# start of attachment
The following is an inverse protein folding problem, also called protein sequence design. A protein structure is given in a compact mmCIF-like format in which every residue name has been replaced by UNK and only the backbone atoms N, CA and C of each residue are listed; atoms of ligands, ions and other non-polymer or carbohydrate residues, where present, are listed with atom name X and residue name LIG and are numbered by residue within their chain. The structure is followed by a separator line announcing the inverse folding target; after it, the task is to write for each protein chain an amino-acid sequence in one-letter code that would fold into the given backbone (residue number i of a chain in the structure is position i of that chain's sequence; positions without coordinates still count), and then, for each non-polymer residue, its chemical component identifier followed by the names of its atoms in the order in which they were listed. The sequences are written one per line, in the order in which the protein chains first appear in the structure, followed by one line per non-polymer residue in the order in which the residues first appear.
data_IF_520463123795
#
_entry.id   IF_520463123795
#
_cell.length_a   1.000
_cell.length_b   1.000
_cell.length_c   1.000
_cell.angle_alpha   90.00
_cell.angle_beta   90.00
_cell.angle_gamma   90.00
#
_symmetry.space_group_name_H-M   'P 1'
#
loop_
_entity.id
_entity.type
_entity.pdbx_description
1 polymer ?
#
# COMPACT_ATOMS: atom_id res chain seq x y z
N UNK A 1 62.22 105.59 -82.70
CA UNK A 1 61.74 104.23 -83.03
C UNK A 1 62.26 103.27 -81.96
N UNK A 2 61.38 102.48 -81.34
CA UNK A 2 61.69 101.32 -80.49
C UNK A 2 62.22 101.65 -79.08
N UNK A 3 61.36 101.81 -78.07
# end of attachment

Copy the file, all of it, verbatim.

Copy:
The following is an inverse protein folding problem, also called protein sequence design. A protein structure is given in a compact mmCIF-like format in which every residue name has been replaced by UNK and only the backbone atoms N, CA and C of each residue are listed; atoms of ligands, ions and other non-polymer or carbohydrate residues, where present, are listed with atom name X and residue name LIG and are numbered by residue within their chain. The structure is followed by a separator line announcing the inverse folding target; after it, the task is to write for each protein chain an amino-acid sequence in one-letter code that would fold into the given backbone (residue number i of a chain in the structure is position i of that chain's sequence; positions without coordinates still count), and then, for each non-polymer residue, its chemical component identifier followed by the names of its atoms in the order in which they were listed. The sequences are written one per line, in the order in which the protein chains first appear in the structure, followed by one line per non-polymer residue in the order in which the residues first appear.
data_IF_520463123795
#
_entry.id   IF_520463123795
#
_cell.length_a   1.000
_cell.length_b   1.000
_cell.length_c   1.000
_cell.angle_alpha   90.00
_cell.angle_beta   90.00
_cell.angle_gamma   90.00
#
_symmetry.space_group_name_H-M   'P 1'
#
loop_
_entity.id
_entity.type
_entity.pdbx_description
1 polymer ?
#
# COMPACT_ATOMS: atom_id res chain seq x y z
N UNK A 1 62.22 105.59 -82.70
CA UNK A 1 61.74 104.23 -83.03
C UNK A 1 62.26 103.27 -81.96
N UNK A 2 61.38 102.48 -81.34
CA UNK A 2 61.69 101.32 -80.49
C UNK A 2 62.22 101.65 -79.08
N UNK A 3 61.36 101.81 -78.07